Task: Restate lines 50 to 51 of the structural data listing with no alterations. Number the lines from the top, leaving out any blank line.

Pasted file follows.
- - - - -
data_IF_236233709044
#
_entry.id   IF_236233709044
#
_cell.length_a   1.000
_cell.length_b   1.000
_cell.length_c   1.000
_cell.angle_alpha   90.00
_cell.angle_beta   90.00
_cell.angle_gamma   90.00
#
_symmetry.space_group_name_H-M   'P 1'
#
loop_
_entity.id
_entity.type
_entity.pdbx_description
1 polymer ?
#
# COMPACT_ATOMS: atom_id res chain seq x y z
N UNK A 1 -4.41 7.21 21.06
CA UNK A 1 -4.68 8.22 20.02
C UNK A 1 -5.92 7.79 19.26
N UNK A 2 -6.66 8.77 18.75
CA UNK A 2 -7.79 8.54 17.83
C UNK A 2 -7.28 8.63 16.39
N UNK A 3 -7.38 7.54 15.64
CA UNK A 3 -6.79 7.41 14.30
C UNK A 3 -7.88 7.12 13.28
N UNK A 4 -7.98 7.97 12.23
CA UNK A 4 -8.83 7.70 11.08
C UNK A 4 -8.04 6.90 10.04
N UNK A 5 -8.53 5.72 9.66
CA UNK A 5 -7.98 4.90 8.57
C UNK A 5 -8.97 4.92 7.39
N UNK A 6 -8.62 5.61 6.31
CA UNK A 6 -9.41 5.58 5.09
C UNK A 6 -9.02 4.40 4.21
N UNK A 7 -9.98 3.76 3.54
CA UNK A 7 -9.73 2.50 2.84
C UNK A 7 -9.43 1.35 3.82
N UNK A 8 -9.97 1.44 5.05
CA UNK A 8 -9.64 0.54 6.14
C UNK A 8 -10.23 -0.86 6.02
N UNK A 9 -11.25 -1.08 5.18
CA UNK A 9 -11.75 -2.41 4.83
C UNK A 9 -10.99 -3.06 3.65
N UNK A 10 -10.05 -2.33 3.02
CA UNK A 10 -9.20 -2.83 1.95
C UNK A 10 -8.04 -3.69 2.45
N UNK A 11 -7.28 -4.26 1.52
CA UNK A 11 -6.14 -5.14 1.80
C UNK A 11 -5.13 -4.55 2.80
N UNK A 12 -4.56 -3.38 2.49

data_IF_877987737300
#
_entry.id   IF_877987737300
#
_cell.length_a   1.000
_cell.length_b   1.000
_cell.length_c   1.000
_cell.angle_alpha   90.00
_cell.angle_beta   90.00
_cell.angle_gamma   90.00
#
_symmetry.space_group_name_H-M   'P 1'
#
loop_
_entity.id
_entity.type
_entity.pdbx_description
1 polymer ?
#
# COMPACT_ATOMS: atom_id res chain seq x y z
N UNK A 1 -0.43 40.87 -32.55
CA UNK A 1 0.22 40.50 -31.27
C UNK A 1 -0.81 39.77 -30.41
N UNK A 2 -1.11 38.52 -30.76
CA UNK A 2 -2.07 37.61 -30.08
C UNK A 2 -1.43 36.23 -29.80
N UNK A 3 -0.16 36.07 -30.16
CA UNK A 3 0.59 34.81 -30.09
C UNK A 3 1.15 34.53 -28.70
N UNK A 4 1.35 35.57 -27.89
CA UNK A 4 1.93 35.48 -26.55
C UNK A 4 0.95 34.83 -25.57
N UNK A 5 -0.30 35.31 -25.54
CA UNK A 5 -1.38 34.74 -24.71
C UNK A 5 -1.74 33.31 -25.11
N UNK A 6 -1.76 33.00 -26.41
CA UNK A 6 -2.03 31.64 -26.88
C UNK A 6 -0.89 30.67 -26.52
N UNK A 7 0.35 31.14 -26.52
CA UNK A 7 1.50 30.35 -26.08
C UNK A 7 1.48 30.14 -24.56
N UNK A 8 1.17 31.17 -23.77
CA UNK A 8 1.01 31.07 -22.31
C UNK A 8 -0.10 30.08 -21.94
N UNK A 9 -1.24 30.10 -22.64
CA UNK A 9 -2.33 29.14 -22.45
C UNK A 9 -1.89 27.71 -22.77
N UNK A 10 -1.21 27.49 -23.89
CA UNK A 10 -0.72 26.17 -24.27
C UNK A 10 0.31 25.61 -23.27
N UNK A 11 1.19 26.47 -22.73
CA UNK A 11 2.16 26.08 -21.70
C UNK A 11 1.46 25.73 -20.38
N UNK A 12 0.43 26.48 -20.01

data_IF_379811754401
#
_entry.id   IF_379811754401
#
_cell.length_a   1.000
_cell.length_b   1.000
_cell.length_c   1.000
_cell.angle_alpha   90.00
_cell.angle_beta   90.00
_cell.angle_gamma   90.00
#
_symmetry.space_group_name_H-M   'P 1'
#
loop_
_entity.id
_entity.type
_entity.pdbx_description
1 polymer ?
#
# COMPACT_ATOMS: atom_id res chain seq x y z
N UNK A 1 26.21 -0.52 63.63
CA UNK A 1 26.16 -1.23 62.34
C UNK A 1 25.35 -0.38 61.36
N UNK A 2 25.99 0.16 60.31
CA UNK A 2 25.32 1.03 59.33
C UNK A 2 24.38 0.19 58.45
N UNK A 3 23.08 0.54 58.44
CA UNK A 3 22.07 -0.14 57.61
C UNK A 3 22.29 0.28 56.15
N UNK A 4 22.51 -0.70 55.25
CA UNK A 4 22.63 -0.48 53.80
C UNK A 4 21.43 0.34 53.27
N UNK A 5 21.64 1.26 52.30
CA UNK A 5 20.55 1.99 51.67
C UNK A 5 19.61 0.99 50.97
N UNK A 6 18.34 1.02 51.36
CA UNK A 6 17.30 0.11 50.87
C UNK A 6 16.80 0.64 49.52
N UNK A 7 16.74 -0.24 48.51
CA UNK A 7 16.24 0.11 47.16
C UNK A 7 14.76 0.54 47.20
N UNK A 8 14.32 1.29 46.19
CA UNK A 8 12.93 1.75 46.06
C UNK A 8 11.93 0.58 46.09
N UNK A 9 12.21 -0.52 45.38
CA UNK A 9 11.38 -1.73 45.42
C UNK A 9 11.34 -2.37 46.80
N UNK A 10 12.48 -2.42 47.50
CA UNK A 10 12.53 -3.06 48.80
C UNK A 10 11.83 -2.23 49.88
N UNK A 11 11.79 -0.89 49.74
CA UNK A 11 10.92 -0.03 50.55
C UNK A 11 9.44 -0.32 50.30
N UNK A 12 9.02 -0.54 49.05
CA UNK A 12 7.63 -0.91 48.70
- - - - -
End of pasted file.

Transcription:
C UNK A 10 -8.04 -3.69 2.45
N UNK A 11 -7.28 -4.26 1.52